Elizabeth Moen’s fandom goes beyond her obvious talent and relatability. She’s an up-and-coming indie folk artist at a time when the genre has never been so popular and appreciated, with artists like Bon Iver and Mumford & Sons sneaking onto the Top 100. Of course, people are going to be drawn to songs about a breakup because we’ve all gone through breakups. Of course, people are going to like that she is from Iowa City just like them. Being in a state with no major sports teams of their own, people here take pride in the University of Iowa’s Hawkeyes above most else. And whether you’re a sports fan or not, the importance of teams bleeds into other areas, like extracurricular clubs or music. Moen’s locality makes it seem like if we were on a giant team, she’d be on it, she’s on our side, she’s with us. The admiration, wonder and pride we find in her lies in her ability to express the feelings that we can’t, or won’t, ourselves. She doesn’t hold back. She doesn’t feel shame.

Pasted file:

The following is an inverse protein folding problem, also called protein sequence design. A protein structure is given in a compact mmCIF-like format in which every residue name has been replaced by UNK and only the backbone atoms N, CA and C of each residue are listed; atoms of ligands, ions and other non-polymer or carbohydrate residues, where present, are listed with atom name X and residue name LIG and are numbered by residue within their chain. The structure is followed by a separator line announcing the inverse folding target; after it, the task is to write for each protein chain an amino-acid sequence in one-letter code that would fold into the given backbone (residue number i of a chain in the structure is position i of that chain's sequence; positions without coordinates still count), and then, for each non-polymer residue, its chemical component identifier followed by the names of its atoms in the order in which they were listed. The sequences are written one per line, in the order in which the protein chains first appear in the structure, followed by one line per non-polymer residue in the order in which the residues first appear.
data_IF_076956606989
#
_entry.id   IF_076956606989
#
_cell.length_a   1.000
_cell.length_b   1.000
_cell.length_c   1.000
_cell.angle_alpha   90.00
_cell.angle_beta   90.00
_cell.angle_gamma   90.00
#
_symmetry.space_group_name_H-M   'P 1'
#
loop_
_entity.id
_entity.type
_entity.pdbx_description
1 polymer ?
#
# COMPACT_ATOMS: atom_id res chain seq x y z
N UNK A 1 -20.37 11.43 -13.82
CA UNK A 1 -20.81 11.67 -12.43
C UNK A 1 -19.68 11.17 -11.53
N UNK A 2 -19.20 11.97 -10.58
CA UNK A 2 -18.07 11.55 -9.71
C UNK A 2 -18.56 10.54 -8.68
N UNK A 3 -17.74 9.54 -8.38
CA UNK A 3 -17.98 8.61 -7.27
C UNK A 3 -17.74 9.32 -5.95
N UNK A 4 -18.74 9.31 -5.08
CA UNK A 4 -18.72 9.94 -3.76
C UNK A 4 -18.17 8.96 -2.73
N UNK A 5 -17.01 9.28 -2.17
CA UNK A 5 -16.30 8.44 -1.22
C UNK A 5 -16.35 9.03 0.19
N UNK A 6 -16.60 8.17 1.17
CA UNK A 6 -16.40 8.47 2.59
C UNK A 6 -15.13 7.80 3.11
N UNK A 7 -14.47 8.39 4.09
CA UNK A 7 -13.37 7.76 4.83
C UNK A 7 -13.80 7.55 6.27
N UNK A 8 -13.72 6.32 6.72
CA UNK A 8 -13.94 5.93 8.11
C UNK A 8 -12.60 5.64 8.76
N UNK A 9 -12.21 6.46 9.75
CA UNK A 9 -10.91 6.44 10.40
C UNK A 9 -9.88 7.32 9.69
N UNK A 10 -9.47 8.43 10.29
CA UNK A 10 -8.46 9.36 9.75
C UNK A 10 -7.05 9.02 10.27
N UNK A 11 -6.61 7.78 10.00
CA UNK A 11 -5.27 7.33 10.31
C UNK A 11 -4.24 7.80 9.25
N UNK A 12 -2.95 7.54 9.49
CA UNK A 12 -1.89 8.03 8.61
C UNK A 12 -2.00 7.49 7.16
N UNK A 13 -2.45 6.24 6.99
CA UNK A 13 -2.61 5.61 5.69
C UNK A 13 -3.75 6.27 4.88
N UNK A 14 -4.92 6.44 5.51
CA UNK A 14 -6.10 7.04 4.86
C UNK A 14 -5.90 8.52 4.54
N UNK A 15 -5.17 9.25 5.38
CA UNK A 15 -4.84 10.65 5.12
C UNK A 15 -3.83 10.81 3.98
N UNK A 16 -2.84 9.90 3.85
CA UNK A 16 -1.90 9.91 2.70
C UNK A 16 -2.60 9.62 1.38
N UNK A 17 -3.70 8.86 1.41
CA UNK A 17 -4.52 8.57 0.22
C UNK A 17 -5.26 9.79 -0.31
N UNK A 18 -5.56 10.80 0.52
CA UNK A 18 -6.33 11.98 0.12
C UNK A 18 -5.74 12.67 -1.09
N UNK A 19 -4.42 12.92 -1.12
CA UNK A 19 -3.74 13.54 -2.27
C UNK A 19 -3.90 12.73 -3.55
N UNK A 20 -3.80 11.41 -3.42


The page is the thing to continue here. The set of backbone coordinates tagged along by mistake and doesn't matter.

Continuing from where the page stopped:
She personifies the post-feminist wave of action, almost phenomenon, of reclaiming one’s vulnerability as a strength instead of brushing it off as a weakness. Being the pessimist, the cynic, the “downer” of the group isn’t cool anymore. We retweet screen-capped dialogue of Daria but wouldn’t dare repeat the words with any sincerity. Instead, we are learning to praise that which makes us distinctly human: our emotions. Even in popular media, the cynicism trope is broken down and revealed as impossible in instances of true emotive passion — something we cannot live without.